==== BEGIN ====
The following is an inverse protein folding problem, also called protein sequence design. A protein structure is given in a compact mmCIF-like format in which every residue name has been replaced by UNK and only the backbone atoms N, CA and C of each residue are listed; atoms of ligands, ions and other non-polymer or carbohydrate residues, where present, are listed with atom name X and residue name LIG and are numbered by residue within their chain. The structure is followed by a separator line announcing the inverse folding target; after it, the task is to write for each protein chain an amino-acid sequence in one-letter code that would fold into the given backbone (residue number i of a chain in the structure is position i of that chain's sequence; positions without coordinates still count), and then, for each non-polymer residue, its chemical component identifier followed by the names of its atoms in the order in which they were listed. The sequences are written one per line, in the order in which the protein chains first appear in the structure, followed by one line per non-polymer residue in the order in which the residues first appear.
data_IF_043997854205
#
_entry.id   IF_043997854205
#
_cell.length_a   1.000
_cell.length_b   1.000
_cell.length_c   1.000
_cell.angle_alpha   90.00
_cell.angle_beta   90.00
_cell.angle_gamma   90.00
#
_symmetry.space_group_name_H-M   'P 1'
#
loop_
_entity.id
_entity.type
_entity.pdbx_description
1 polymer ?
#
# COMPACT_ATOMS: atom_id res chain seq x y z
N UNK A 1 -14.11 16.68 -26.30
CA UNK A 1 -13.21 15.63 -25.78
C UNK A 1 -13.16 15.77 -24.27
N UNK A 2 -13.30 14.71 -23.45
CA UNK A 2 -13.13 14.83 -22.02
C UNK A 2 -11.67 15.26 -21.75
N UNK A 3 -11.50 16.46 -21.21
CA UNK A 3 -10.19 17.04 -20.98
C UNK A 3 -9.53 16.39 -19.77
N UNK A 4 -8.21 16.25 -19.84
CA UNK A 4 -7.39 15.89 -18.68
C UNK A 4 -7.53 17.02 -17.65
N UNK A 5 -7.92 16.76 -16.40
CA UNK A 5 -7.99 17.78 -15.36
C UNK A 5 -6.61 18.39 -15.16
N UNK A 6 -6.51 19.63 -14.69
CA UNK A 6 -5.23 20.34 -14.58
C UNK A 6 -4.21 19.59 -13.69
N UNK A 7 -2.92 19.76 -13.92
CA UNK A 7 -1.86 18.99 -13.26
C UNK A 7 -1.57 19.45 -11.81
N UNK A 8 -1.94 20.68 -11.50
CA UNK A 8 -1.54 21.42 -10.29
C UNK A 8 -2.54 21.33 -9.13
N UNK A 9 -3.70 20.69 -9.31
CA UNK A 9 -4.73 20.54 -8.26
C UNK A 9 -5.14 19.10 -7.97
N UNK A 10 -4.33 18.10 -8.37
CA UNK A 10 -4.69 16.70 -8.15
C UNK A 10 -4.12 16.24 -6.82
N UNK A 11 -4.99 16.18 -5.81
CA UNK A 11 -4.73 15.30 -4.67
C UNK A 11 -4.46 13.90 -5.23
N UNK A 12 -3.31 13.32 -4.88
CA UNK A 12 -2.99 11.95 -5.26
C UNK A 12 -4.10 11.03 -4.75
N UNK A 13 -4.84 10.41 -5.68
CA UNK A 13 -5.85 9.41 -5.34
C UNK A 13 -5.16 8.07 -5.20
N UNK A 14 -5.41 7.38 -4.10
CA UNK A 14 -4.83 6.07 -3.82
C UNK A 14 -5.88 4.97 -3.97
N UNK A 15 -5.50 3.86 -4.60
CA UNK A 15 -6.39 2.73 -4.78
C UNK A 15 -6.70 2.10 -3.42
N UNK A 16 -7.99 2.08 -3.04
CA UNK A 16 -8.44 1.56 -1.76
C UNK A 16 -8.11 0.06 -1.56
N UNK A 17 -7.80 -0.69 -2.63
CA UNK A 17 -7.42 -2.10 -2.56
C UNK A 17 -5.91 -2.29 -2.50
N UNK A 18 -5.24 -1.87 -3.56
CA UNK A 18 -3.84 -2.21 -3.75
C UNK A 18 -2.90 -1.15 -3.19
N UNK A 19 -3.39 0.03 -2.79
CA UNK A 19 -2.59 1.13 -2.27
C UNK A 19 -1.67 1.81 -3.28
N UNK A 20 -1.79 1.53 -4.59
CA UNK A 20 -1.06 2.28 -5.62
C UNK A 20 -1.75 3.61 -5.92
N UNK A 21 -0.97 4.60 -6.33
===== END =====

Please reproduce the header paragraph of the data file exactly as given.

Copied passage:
The following is an inverse protein folding problem, also called protein sequence design. A protein structure is given in a compact mmCIF-like format in which every residue name has been replaced by UNK and only the backbone atoms N, CA and C of each residue are listed; atoms of ligands, ions and other non-polymer or carbohydrate residues, where present, are listed with atom name X and residue name LIG and are numbered by residue within their chain. The structure is followed by a separator line announcing the inverse folding target; after it, the task is to write for each protein chain an amino-acid sequence in one-letter code that would fold into the given backbone (residue number i of a chain in the structure is position i of that chain's sequence; positions without coordinates still count), and then, for each non-polymer residue, its chemical component identifier followed by the names of its atoms in the order in which they were listed. The sequences are written one per line, in the order in which the protein chains first appear in the structure, followed by one line per non-polymer residue in the order in which the residues first appear.